How Do Blind People Read a Web Page?
We all know by now that blind people love accessible web sites. But what most people are wondering about is how exactly do blind people surf the Net in the first place. Do they browse web sites like sighted people? Do they have different techniques?
Here, we’ll explain in detail how blind persons read and navigate web pages. Helping us out in this discussion is Ed. Ed is totally blind and is currently learning how to read web pages. Today he wants to visit a few web sites, but first, there is something he needs to run in his computer.
An Important Software for the Blind
Ed loads a software called a screen reader in his PC. A screen reader allows Ed to hear the currently highlighted text on the screen. It also speaks the keys he presses on the keyboard. Without the screen reader, it would be truly difficult for Ed to use the computer.
Ed presses a shortcut key to load the screen reader. He also has the option to make the screen reader automatically load when his operating system starts.
Like most of us, Ed uses a browser such as Internet Explorer and Firefox. He moves to the desktop, finds the icon for his browser, and presses enter on it.
His screen reader guides him in loading the browser, as well as the tasks he would do later on. After a few seconds, the screen reader speaks the title of the browser. This tells Ed that the browser has loaded.
Ed is happy that his screen reader works well with the browser on his PC. But not all browsers work well with screen readers. If a screen reader doesn’t support a specific browser, users would be able to interact with the browser at a minimum level only. Sometimes, screen reader users won’t be able to interact with the browser at all.
Browsing a Web Site
The browser has loaded its home page but Ed has a particular web site in mind. This website contains a review of the CD he is planning to buy. To go to that site, he presses a keystroke which sends his focus to the address bar of the browser. Here, he enters the address of the web site.
After a few seconds, Ed’s screen reader speaks the title of the web site. Ed presses a keystroke that takes him to the top of the page. Generally, this is what screen readers do when they visit a page for the first time. Ed uses the down arrow key to move to the next line. If there is content in that line, his screen reader reads it for him.
How a Blind Person Views a Web Page
Web pages typically organize their content in groups positioned in a specific area. For instance, the page Ed is viewing is divided into three main sections. The navigation links are at the top left of the page. At the top right, we have links to available CDs. And the main content, which contains the CD review, is at the third and bottom section below the top left and top right sections.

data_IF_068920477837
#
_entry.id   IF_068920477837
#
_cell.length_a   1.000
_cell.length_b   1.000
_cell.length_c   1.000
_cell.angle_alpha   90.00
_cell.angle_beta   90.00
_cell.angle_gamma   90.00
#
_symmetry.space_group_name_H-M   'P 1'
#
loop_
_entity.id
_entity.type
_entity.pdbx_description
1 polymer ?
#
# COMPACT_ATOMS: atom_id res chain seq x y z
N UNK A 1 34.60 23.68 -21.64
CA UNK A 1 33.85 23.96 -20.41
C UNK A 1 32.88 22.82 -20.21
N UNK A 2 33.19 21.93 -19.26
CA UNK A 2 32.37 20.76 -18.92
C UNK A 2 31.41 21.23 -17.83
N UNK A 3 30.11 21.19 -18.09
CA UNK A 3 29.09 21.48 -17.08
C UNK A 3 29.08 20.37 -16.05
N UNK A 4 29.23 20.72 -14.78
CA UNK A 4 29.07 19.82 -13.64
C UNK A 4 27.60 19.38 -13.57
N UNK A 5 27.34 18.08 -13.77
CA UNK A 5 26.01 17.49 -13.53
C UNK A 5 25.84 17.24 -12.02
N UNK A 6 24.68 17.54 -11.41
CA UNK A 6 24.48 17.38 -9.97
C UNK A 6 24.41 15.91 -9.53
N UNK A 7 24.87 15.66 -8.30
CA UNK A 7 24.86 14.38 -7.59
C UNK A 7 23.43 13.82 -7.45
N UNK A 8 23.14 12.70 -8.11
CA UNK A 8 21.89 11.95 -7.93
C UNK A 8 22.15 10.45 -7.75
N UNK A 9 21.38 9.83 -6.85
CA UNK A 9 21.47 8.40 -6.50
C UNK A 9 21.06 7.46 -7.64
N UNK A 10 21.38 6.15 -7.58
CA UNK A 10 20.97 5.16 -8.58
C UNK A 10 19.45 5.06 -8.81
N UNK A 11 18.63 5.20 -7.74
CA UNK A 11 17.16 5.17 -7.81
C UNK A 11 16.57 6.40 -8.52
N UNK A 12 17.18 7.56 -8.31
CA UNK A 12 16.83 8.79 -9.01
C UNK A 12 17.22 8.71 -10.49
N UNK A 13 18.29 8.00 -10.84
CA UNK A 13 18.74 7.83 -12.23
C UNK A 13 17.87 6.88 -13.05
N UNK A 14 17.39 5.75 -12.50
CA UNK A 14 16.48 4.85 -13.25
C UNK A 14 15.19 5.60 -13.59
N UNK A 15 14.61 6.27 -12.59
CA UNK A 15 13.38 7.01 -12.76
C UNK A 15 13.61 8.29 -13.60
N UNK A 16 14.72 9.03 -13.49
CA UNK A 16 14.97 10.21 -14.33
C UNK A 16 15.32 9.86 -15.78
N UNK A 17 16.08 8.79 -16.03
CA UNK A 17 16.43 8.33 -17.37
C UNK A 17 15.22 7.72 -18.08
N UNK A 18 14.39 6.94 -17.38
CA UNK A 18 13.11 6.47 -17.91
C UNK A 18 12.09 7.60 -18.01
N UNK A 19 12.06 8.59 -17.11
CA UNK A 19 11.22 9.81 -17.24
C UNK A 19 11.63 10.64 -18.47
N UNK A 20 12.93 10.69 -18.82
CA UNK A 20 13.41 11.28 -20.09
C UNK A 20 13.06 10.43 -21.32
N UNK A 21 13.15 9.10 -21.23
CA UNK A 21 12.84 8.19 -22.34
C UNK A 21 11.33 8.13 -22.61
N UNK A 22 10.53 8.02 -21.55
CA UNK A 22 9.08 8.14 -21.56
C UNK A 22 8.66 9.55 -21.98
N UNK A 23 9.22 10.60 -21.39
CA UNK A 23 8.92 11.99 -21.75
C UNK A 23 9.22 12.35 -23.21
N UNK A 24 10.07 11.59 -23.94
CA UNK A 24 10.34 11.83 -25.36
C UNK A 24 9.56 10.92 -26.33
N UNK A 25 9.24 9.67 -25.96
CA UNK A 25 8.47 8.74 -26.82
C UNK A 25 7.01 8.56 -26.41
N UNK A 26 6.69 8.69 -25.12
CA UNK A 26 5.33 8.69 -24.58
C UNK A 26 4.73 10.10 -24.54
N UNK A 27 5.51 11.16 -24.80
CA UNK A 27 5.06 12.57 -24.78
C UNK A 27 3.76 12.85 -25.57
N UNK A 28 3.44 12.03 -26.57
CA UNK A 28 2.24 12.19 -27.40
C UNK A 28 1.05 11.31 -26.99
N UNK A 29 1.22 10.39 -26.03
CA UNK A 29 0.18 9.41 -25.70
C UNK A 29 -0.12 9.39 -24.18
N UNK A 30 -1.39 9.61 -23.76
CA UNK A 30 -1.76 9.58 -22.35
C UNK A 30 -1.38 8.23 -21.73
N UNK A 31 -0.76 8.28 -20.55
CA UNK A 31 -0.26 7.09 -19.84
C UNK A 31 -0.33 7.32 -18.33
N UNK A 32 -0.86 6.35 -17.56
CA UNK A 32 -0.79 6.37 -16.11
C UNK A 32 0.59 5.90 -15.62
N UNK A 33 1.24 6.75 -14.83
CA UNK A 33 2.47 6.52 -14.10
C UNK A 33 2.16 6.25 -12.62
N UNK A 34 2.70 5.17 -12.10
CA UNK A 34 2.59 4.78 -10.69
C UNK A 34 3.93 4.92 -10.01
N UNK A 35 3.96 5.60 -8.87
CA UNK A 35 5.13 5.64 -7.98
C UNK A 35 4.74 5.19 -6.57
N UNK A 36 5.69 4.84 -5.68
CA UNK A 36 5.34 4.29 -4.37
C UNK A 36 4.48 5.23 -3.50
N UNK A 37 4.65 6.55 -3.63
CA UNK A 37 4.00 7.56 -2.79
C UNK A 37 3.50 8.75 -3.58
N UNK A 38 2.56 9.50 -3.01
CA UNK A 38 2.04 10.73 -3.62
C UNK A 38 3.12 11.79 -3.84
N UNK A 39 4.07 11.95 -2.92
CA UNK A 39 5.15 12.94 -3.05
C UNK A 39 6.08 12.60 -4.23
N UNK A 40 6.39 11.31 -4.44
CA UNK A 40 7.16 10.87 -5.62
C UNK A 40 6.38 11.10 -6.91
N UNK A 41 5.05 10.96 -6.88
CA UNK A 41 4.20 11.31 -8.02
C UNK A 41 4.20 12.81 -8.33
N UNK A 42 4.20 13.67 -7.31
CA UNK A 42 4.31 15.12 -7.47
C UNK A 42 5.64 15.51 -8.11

For sighted people, it’s quite easy to understand the page’s structure and go to the main content. They can simply scan through the three sections and find the review at the third section.
The approach used by blind people is very different. They normally browse a page using a top to bottom approach. This means that they need to go through the first section (top left), and the second section (top right), before they can reach the main content (bottom section).
To explain this further, let’s imagine an open book. You have a page at the left and one at the right. As you read the book, you first would focus on the lines on the left page. You certainly won’t read each line from the left all the way to the right as this really won’t make sense.
Applying this to web pages, the screen reader makes sure that Ed hears the contents on the left section first, before he can hear the contents of the right section.
So basically, through Ed’s perspective, the web page looks like this: The top left section is at the topmost part. The Top right section is at the middle. Then the bottom section containing the review is at the lowest section.
Identifying Elements in a Page
As Ed continues to press the down arrow key, he hears the contents read by the screen reader. Here, you may wonder how Ed would know if the current content is a link, a heading, or any other element.
It’s true that web page elements have visual indicators to tell us what they are. Links normally have lines across their text, headings are darker and larger, and tables are arranged in columns and rows.
Since blind people can’t see these things, their screen readers would tell it to them. So for example, Ed moves down to the “Contact us” link. Instead of just saying “Contact us”, his screen reader will say “Link, Contact us”. This makes Ed aware of the type of element he is focused on.
It is quite time-consuming to browse through web pages if you’re only listening to the content. That’s why screen readers provide helpful keystrokes to speed it up. For instance, if Ed wants to go directly to each heading of the page, he can press a keystroke which takes him to the next heading. This also applies to lists, tables, graphics, buttons, and other web page elements. And if he wants to read only the links, he can press a keystroke that lists down all the links in the page.
Finding the Needed Information and Moving on
Ed has gone through the first two sections and is now at the main content. It took a few minutes, but for Ed, the feeling of being able to surf the Internet is gratifying. Also, as Ed uses the Internet more and more, he would find techniques to make browsing pages easier. He gladly reads the CD review, and goes to other web pages he is interested in.